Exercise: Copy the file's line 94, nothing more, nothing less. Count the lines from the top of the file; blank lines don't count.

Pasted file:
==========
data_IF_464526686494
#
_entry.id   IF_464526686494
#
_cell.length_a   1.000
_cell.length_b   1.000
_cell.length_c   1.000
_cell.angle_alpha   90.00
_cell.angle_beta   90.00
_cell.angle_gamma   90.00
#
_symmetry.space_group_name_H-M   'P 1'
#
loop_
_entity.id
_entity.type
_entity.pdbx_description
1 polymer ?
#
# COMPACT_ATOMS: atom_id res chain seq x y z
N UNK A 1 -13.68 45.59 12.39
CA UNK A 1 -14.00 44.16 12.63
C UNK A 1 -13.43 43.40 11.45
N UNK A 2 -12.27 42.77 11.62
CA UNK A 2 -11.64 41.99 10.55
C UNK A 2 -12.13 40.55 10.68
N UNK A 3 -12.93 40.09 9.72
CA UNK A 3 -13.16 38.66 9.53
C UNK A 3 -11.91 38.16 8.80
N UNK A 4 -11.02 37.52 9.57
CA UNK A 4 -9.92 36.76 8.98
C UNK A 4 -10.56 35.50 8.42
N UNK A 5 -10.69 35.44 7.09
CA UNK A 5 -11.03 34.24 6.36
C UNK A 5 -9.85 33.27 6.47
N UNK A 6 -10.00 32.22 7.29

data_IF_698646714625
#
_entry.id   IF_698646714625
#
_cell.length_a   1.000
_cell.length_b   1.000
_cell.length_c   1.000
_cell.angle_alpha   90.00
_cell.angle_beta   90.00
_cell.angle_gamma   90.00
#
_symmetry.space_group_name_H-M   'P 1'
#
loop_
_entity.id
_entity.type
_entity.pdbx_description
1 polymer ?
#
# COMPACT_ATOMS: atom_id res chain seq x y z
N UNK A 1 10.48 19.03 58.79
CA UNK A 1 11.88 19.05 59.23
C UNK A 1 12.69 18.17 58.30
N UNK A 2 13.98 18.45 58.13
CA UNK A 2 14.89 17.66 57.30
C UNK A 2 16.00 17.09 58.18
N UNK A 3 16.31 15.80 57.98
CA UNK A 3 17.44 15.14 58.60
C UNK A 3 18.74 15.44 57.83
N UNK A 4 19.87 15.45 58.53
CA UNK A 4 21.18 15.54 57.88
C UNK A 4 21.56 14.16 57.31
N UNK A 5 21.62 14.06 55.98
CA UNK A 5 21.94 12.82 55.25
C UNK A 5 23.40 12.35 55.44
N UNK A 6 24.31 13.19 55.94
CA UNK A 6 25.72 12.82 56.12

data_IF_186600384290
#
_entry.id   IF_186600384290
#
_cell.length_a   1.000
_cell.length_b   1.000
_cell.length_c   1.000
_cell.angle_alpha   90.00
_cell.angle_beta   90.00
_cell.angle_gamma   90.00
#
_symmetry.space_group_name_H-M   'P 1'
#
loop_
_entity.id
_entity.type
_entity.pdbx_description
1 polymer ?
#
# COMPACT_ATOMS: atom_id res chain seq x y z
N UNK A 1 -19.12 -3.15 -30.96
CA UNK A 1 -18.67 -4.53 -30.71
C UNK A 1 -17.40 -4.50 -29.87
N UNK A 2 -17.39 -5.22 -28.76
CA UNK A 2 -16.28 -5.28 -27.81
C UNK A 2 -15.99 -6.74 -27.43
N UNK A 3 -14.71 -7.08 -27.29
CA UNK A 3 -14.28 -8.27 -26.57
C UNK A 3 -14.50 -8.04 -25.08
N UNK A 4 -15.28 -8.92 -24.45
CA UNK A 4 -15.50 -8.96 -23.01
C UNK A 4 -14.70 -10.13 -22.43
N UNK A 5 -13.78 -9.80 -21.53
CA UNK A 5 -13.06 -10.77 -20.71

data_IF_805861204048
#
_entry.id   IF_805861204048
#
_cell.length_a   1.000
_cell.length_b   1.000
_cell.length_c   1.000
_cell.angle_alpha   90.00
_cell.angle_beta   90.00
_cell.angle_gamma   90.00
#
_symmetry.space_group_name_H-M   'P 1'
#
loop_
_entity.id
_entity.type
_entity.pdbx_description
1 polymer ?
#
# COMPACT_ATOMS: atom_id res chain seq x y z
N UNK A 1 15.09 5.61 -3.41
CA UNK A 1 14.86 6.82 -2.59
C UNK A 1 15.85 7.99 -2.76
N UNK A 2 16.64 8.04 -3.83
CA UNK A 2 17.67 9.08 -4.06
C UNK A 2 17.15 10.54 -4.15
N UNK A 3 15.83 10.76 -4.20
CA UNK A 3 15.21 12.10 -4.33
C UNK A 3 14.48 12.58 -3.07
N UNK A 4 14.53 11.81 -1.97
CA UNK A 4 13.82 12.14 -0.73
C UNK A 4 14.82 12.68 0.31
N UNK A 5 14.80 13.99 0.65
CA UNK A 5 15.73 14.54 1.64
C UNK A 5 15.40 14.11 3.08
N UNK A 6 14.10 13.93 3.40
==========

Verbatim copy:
N UNK A 1 -19.12 -3.15 -30.96